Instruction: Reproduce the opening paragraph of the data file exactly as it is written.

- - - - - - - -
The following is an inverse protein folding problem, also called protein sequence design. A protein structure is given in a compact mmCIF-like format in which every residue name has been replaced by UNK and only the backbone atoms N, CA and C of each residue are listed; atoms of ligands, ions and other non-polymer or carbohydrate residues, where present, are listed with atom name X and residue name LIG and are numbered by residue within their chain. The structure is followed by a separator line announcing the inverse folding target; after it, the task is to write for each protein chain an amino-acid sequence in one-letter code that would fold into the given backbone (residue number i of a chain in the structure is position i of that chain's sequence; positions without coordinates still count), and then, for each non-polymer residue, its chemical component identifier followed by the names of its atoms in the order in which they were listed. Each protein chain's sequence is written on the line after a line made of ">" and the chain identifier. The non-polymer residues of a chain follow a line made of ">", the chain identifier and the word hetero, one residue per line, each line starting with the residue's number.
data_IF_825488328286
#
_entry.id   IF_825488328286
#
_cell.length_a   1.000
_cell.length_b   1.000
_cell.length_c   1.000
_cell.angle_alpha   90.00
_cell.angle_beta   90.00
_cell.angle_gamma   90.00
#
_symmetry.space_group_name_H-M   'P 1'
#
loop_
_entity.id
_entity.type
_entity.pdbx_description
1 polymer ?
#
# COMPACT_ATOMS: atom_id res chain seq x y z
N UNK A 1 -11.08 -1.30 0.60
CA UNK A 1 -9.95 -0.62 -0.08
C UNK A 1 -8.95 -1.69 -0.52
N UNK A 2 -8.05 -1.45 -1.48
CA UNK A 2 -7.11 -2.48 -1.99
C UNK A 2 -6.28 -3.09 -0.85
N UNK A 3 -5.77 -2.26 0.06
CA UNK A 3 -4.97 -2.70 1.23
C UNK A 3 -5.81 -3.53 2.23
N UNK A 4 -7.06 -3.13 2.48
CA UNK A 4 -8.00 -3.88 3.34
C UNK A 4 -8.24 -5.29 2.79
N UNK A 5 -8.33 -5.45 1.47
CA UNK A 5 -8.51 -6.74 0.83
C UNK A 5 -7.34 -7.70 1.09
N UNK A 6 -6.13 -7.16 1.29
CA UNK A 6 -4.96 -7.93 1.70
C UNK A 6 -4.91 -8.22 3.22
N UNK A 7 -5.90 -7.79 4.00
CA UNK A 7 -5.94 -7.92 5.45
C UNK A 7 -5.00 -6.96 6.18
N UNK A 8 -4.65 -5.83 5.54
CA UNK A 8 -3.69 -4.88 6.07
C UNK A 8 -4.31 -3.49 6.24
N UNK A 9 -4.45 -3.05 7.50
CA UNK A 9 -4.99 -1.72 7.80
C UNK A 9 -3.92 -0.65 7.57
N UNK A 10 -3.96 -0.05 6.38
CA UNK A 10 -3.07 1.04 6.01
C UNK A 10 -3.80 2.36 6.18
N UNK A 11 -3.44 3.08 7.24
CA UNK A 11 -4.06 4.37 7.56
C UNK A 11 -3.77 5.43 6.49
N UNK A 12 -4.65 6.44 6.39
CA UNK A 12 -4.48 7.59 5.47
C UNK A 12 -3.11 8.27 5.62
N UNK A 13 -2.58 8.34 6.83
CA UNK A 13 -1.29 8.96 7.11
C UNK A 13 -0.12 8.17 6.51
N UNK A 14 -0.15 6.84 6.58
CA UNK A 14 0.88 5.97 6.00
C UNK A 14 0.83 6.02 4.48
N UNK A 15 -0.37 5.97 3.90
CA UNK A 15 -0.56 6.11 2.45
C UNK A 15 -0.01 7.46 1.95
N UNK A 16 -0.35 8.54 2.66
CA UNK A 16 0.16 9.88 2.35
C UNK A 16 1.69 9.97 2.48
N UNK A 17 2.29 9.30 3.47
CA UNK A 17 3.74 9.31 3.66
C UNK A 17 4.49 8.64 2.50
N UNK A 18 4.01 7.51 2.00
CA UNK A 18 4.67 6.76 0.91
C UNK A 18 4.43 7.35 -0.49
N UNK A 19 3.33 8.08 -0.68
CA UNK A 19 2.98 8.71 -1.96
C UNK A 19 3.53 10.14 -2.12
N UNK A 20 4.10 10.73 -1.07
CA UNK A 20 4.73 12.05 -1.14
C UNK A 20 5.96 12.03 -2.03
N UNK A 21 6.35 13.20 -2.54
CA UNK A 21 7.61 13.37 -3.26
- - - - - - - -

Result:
The following is an inverse protein folding problem, also called protein sequence design. A protein structure is given in a compact mmCIF-like format in which every residue name has been replaced by UNK and only the backbone atoms N, CA and C of each residue are listed; atoms of ligands, ions and other non-polymer or carbohydrate residues, where present, are listed with atom name X and residue name LIG and are numbered by residue within their chain. The structure is followed by a separator line announcing the inverse folding target; after it, the task is to write for each protein chain an amino-acid sequence in one-letter code that would fold into the given backbone (residue number i of a chain in the structure is position i of that chain's sequence; positions without coordinates still count), and then, for each non-polymer residue, its chemical component identifier followed by the names of its atoms in the order in which they were listed. Each protein chain's sequence is written on the line after a line made of ">" and the chain identifier. The non-polymer residues of a chain follow a line made of ">", the chain identifier and the word hetero, one residue per line, each line starting with the residue's number.